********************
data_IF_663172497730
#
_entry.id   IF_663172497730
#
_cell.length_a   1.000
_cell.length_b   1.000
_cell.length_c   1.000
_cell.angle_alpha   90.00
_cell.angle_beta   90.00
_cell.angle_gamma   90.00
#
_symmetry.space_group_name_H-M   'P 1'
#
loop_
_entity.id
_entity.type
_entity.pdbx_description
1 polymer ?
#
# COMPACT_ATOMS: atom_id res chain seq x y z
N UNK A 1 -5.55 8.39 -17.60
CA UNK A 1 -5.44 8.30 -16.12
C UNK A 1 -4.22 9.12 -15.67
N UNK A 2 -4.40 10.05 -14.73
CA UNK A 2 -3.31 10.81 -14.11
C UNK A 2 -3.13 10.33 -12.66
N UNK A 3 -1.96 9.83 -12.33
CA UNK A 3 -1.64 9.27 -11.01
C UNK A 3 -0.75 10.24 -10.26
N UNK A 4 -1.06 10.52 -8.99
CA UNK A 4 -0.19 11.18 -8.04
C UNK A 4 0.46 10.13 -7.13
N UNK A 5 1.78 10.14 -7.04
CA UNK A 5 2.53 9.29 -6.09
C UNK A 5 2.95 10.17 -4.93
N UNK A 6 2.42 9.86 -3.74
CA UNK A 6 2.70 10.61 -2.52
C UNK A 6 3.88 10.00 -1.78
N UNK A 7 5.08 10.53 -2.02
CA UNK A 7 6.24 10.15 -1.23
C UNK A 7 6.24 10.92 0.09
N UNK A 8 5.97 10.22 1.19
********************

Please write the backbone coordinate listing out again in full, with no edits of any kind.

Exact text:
data_IF_663172497730
#
_entry.id   IF_663172497730
#
_cell.length_a   1.000
_cell.length_b   1.000
_cell.length_c   1.000
_cell.angle_alpha   90.00
_cell.angle_beta   90.00
_cell.angle_gamma   90.00
#
_symmetry.space_group_name_H-M   'P 1'
#
loop_
_entity.id
_entity.type
_entity.pdbx_description
1 polymer ?
#
# COMPACT_ATOMS: atom_id res chain seq x y z
N UNK A 1 -5.55 8.39 -17.60
CA UNK A 1 -5.44 8.30 -16.12
C UNK A 1 -4.22 9.12 -15.67
N UNK A 2 -4.40 10.05 -14.73
CA UNK A 2 -3.31 10.81 -14.11
C UNK A 2 -3.13 10.33 -12.66
N UNK A 3 -1.96 9.83 -12.33
CA UNK A 3 -1.64 9.27 -11.01
C UNK A 3 -0.75 10.24 -10.26
N UNK A 4 -1.06 10.52 -8.99
CA UNK A 4 -0.19 11.18 -8.04
C UNK A 4 0.46 10.13 -7.13
N UNK A 5 1.78 10.14 -7.04
CA UNK A 5 2.53 9.29 -6.09
C UNK A 5 2.95 10.17 -4.93
N UNK A 6 2.42 9.86 -3.74
CA UNK A 6 2.70 10.61 -2.52
C UNK A 6 3.88 10.00 -1.78
N UNK A 7 5.08 10.53 -2.02
CA UNK A 7 6.24 10.15 -1.23
C UNK A 7 6.24 10.92 0.09
N UNK A 8 5.97 10.22 1.19